As a follow up to my acrylic painting post, I thought I’d share with you a recent abstract painting I completed. To be perfectly honest, my experience in abstract work has been very limited, and usually restricted to being 3-D in art form. It was fun to play with texture, stroke, and form within this piece. This canvas is going to be hung as a large scale dominant piece, over a sofa, placed on a neutral wall. I chose my color scheme of my painting based upon some of the colors and metallics being used in other areas in the room.
Keep reading to find out how to make your own!
Step one: Find some good inspiration to be the driving force for your masterpiece.
After doing a bit of research for some solid inspiration, I was inspired by the work of Belinda Marshall, One Mans Trash, and Michelle Armas. I loved the light and airy feelings these pieced evoked, while still have an intentional use of stroke, repeated form, and texture.
Step two: Select your color palette. Limit it to 2-4 dominant colors.
I found myself inspired by a range of emotions and wanting to use a bright and cheerful color palette. I chose a few colors to ground the piece and make it cohesive. I narrowed my choices to green, yellow, coral, and copper.
Step three: Gather your supplies and lay in your base colors.
- Paper palette
- Basic acrylic colors
- Copper gold leaf paint
- Medium round brush
- Palette knife
- 24 x 36 inch wrapped canvas
When painting your base colors remember it doesn’t have to be perfect. My canvas was rather large in scale, 24 x 36 inches, so I wanted to use broad strokes of color. In your base colors limit your moments of emphasis. This will make create a pleasing composition, movement, and unity throughout the work.
Step four: Add in texture and simplify your strokes.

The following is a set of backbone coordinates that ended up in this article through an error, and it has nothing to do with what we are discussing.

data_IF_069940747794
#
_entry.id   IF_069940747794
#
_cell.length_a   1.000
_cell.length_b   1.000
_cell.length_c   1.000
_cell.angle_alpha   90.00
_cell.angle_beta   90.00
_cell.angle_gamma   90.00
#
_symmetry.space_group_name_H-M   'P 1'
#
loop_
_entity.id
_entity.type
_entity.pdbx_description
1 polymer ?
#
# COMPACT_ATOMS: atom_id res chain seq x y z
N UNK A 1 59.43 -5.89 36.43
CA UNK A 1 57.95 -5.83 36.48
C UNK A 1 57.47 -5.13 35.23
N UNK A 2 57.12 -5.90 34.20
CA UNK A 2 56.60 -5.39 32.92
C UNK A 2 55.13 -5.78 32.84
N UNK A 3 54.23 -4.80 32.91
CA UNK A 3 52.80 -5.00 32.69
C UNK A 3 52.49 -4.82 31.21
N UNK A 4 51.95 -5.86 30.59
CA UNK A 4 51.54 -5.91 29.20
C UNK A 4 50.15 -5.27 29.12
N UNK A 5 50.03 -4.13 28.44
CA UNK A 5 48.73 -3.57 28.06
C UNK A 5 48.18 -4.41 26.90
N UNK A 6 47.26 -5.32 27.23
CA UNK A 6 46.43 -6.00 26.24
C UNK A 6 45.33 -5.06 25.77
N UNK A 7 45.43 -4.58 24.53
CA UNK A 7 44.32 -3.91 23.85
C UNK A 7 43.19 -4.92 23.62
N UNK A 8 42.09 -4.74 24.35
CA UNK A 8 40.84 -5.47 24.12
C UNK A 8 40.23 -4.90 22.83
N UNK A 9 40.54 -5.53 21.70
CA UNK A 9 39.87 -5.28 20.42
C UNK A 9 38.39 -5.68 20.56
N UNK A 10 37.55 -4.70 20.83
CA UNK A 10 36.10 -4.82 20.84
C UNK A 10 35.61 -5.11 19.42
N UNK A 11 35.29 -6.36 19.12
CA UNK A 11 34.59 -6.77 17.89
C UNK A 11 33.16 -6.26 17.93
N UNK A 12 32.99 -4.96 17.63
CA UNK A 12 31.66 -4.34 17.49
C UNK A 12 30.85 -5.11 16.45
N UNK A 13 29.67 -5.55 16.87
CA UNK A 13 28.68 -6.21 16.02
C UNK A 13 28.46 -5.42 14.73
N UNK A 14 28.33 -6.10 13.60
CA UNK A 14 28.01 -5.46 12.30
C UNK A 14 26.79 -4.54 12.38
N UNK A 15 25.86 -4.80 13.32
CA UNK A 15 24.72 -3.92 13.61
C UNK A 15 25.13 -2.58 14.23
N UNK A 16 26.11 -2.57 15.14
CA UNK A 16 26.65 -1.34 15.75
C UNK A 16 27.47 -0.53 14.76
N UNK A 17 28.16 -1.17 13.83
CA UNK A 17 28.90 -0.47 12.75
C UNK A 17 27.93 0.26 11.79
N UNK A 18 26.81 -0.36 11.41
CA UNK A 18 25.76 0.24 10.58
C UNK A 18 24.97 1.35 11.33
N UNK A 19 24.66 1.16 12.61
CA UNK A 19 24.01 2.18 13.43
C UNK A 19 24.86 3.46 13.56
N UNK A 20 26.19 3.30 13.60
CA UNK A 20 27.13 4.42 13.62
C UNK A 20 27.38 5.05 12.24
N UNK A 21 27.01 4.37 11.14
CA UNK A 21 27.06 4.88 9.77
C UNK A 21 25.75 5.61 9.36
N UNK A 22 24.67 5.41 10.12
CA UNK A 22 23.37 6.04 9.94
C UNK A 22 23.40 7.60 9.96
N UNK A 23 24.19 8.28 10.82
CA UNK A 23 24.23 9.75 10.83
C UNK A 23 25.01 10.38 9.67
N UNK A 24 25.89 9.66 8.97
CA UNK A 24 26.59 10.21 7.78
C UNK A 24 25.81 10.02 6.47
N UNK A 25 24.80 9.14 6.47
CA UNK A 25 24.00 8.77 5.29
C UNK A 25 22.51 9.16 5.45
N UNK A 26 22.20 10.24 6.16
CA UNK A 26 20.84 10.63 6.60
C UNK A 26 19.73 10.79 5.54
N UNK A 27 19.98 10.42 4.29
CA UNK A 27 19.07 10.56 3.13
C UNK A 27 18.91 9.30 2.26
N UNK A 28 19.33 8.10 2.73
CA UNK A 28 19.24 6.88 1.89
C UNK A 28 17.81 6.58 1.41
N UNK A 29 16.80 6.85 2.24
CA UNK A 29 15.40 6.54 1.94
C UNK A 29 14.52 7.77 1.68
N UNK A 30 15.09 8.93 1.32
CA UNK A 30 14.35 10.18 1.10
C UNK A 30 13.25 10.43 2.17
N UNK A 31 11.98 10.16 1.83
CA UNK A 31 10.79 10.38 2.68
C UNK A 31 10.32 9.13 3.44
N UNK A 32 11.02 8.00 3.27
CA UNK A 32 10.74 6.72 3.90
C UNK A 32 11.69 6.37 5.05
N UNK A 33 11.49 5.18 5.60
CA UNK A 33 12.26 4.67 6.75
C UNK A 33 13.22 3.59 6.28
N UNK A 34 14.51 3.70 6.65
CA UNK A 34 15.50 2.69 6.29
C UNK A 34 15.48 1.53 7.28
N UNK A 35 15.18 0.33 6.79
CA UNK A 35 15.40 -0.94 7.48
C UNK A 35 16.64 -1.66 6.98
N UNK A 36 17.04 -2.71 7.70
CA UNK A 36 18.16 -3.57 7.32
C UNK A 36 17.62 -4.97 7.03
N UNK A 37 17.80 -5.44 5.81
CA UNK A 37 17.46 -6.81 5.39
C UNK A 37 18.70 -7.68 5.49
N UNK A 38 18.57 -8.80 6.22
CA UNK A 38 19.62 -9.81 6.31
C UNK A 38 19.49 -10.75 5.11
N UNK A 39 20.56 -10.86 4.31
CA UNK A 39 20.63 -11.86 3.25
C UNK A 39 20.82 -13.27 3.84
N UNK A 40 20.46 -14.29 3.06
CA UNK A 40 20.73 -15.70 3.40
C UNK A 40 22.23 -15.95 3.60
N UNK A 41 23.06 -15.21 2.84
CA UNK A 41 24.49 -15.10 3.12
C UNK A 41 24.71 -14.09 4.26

When I placed my base colors on the painting, I realized I had gone a bit more darker and detailed, branching out of my color scheme too much. I fixed this by brightening my colors, adding the necessary amount of white to the piece, and creating larger shapes of color. Using water, I created watered down glazes, playing with drips and splatter on the piece. Using a palette knife I made broad strokes of texture, adding dimension and form to the work. Placing the copper foil paint next to the deep emerald, created lovely contrast and some needed iridescence.
Step five: Step back from the piece. Do you like it?
This is always an important step as an artist. The experienced artist knows when to step back from a painting and evaluate it. Does the painting speak to you? Does it express an emotion? What is it missing? Are there moments you really like? Are there moments you loathe? What does it need? Let your painting do the talking. Listen and adjust.
Step six: Are you pleased and happy? Should it head to the Met? If so, paint out the edges.
There’s something about white edges on a canvas that makes it feel unfinished. Make sure you paint your edges. You could wrap your colors around the edge as you paint, pick a dominant dark hue from your piece, or go with black. With this painting I opted to use emerald green on the edges.
Congratulations! You are an artist!